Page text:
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Morning Briefing: January 27, 2012

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"Morning Briefing: January 27, 2012"

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Mitt Romney has surged to a 9-point lead in a new poll of Florida primary voters, as he leads Newt Gingrich 38-29 in a race that was a dead heat just days ago. The poll isn’t all good news for Romney: he is still struggling with conservatives — trailing Gingrich by 21 — and the percentage of voters who view him unfavorably increased by 9 points.

While attention focused on his low effective tax rate, Romney actually paid $44,000 more than he owed in taxes, thanks to an accounting error that overstated his investment income by $300,000. Meanwhile, Romney saved more than $129,000 in foreign tax credits, and $1 from a tax credit for hiring a disadvantaged worker.

Rep. David Rivera (R-FL), responding to remarks during Monday’s debate, has introduced a military-only version of the DREAM Act, which would create a pathway to citizenship for undocumented immigrants who serve in the military, but not for college students.

Ford Motor Company announced record annual profits of over $20 billion after announcing a net income of $13.6 billion in the fourth quarter of 2011. This marks the third consecutive year of profitability for the American automaker after nearly falling into bankruptcy in 2008.

President Obama is expected to outline his plan for overhauling the financial aid system this morning, which would tie colleges’ eligibility for campus-based aid programs to the institutions’ success in improving affordability and value for students.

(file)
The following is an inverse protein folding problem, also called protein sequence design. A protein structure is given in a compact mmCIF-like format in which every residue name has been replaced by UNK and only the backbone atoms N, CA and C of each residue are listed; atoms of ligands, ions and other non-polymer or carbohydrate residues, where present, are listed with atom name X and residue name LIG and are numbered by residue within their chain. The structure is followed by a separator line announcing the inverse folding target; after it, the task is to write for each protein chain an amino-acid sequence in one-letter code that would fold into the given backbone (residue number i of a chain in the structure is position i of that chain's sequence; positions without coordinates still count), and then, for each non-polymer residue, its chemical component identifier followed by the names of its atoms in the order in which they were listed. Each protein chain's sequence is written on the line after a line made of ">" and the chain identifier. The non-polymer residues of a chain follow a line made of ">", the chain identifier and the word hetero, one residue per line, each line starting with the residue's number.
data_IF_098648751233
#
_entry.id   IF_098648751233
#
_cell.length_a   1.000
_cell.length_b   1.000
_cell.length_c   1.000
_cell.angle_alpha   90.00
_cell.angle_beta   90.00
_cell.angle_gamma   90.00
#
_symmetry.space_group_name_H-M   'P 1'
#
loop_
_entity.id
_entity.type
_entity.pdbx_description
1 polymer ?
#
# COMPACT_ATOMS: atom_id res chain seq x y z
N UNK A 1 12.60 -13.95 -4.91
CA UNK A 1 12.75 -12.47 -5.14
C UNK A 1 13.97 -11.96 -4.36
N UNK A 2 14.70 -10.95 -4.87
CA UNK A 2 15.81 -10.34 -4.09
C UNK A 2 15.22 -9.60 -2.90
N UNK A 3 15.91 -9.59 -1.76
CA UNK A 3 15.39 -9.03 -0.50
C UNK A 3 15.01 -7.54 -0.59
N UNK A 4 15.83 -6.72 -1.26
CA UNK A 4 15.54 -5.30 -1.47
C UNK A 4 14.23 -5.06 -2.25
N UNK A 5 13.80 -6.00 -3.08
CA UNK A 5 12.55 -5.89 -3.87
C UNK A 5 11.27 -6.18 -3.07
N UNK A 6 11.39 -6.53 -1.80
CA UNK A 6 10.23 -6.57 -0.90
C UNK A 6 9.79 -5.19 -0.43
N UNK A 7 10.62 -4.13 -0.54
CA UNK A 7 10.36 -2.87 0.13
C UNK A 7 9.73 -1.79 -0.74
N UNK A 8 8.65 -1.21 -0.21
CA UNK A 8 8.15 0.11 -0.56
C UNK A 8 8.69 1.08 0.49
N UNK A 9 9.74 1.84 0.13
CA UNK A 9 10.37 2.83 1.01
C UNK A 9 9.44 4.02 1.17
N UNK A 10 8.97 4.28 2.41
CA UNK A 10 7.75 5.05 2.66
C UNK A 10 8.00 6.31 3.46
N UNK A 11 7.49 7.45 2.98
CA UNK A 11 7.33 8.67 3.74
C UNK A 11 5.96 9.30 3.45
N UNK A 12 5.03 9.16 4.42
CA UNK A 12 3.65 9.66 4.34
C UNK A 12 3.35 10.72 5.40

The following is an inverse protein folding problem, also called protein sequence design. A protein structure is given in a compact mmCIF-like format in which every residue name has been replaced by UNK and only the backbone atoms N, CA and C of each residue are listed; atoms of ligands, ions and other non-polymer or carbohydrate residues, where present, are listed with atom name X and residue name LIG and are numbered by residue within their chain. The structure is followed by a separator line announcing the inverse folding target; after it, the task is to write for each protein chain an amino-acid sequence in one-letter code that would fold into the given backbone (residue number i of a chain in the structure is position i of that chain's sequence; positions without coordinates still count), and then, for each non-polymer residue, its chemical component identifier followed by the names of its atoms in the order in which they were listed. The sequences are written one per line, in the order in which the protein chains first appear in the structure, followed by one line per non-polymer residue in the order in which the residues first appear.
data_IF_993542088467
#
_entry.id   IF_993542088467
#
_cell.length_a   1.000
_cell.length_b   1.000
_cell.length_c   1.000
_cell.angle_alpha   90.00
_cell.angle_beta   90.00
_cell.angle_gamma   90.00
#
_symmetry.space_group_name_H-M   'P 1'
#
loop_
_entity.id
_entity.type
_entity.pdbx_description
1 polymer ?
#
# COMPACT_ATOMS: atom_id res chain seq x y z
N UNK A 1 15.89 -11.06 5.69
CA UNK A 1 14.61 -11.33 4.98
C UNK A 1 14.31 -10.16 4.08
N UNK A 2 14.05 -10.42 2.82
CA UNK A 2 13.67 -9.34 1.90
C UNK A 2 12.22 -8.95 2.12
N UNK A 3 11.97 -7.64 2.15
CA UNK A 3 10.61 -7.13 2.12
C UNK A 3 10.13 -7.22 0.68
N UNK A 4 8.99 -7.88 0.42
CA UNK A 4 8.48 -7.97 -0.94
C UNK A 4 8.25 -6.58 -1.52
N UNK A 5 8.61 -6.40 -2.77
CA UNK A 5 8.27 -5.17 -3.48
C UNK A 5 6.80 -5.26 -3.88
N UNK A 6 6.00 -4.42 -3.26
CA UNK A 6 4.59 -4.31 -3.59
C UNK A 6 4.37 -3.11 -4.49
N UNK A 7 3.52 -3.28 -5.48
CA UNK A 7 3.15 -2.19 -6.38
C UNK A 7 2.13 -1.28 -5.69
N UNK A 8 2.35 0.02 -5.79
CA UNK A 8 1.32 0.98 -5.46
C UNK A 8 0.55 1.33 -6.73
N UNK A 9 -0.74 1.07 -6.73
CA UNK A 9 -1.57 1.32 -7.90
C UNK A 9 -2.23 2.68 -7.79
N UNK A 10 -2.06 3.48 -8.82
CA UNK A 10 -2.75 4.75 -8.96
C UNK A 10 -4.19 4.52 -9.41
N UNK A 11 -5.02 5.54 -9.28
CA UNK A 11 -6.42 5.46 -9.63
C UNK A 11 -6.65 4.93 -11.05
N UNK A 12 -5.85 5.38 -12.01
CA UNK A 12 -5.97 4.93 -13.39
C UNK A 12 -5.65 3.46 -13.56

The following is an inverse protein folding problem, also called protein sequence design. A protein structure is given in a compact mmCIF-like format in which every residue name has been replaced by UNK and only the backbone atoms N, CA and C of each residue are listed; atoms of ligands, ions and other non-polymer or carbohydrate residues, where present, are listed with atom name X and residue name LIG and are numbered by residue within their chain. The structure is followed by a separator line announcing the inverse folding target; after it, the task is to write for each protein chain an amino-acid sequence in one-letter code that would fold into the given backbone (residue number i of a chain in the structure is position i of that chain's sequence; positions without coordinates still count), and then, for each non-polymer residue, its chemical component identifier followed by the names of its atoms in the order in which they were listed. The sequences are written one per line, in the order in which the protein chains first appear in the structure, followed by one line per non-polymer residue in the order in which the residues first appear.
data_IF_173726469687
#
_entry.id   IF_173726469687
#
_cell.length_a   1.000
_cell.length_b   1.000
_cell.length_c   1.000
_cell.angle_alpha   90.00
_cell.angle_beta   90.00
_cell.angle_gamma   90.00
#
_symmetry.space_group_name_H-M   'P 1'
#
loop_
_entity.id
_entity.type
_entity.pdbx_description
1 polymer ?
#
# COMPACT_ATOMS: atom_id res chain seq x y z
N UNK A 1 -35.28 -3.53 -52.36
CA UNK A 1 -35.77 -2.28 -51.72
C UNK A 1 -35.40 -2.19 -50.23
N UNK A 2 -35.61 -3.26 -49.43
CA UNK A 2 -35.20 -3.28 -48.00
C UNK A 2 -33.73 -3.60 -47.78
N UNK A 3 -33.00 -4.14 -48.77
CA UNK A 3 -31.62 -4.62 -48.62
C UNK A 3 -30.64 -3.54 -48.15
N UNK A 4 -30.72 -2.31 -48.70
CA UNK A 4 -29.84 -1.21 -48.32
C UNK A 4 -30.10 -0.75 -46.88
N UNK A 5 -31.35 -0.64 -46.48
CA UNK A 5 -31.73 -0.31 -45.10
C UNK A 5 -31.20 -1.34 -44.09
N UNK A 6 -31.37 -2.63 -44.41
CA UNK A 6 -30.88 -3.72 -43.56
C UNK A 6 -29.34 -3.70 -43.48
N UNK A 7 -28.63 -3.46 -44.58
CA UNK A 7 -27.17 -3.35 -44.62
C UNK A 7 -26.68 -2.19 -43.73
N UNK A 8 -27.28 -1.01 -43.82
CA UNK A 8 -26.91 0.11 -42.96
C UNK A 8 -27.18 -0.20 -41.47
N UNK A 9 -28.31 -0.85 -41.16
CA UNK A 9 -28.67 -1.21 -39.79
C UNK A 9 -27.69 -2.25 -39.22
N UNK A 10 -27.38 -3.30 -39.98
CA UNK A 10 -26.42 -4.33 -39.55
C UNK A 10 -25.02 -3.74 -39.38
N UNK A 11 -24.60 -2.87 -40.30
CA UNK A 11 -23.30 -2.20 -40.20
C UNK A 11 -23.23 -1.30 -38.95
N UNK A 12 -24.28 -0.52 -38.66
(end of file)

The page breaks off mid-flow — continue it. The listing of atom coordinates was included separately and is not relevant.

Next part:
Noting that buzz around Florida Sen. Marco Rubio (R) as a possible GOP vice presidential nominee is growing, a Latino organization Presente Action will launch a national anti-Rubio campaign today at the Hispanic Leadership Network conference. The group points to recent surveys that show “Rubio’s positions on several key issues, immigration in particular, are far from the mainstream of the Latino electorate.”

A suicide bomb blast in Baghdad killed at least 31 Iraqis and injured at least 60 attending a funeral procession in a Shiite neighborhood this morning. Violence has increased in Iraq over the last six weeks and a recent al Qaeda-affiliated video said “it would focus attacks against Iraqi’s Shiites and the country’s Shiite-led government.”

Yesterday, Secretary of State Hillary Clinton again insisted that she is done with politics after a staffer asked at a State Department town hall meeting if she would run for vice president. She said she would stay until the president nominates someone else, but “after 20 years …of being on the high wire of American politics, and all of the challenges that come with that, it would probably be a good idea to just find out how tired I am.”

And finally: President Obama’s soulful, three-second-long rendition on “Let’s Stay Together” has given an unexpected economic surge to a very popular but narrow sector: Al Green. The crooner-in-chief sparked a 490 percent weekly sales increase for the song, which sold 16,000 downloads in the week of his serenade at the Apollo Theater.

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